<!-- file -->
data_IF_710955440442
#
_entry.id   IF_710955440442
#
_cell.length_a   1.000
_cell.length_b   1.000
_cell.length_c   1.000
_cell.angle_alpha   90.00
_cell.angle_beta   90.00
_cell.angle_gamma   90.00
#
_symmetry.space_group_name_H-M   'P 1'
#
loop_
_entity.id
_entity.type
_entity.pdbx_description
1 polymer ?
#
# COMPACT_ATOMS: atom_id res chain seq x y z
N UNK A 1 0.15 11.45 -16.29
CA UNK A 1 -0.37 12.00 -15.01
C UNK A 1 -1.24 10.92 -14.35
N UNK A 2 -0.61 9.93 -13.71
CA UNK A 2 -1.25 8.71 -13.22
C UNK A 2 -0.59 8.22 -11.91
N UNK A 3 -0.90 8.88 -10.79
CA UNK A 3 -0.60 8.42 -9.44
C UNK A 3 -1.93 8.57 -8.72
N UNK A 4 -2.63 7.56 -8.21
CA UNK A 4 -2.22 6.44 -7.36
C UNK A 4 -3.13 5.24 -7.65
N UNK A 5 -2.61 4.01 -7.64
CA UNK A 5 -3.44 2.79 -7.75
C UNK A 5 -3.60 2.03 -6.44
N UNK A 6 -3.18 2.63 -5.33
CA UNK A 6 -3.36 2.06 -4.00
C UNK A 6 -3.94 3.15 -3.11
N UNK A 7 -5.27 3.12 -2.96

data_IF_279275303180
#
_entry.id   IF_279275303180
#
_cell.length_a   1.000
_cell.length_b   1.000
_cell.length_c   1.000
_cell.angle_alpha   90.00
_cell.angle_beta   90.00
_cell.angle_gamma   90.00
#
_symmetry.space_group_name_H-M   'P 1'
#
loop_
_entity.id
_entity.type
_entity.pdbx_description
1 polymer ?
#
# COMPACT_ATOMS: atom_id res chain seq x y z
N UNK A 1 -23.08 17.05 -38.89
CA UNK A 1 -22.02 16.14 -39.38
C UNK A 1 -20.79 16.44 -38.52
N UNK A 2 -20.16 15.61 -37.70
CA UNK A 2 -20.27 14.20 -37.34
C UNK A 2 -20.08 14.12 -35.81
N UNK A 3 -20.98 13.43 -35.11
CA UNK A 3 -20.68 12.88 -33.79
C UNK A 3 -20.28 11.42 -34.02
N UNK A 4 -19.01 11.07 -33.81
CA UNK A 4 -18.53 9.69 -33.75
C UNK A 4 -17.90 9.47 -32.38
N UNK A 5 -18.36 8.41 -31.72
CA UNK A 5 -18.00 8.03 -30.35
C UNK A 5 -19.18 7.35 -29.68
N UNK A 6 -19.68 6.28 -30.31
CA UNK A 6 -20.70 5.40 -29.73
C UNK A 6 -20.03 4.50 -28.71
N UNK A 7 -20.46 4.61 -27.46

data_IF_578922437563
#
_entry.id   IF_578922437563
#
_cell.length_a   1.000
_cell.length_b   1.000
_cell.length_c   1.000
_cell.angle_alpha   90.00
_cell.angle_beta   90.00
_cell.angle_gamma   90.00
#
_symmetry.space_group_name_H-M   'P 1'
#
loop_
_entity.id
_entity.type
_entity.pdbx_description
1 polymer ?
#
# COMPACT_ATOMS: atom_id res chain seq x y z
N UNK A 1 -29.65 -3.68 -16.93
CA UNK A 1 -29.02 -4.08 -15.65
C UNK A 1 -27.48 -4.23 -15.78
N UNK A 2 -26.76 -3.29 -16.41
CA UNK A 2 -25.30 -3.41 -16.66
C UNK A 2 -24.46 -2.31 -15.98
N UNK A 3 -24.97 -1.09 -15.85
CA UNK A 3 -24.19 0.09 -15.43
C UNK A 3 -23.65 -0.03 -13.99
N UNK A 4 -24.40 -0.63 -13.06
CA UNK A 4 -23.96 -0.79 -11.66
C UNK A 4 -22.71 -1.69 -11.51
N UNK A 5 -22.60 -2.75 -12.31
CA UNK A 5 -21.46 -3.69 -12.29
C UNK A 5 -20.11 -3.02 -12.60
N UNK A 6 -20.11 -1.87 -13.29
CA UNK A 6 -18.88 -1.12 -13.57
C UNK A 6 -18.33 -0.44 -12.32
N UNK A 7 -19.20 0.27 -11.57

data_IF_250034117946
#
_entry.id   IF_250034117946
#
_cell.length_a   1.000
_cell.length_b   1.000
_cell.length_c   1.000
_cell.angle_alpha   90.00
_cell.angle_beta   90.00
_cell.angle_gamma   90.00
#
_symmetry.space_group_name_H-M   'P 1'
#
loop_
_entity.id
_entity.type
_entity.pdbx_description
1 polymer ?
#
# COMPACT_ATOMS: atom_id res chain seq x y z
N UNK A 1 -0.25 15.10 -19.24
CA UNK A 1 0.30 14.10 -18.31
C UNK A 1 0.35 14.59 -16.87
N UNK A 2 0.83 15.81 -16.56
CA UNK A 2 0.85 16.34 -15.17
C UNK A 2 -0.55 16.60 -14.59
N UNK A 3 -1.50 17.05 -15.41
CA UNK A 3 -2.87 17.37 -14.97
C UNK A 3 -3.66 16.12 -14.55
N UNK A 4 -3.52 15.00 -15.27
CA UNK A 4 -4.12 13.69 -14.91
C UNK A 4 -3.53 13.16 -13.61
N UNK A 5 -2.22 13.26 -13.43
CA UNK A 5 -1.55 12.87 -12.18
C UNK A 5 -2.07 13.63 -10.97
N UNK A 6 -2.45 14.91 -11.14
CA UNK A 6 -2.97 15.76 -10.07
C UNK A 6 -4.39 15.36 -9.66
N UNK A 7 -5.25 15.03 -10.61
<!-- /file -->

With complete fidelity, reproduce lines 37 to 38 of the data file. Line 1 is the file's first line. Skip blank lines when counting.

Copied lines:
CA UNK A 6 -3.36 2.06 -4.00
C UNK A 6 -3.94 3.15 -3.11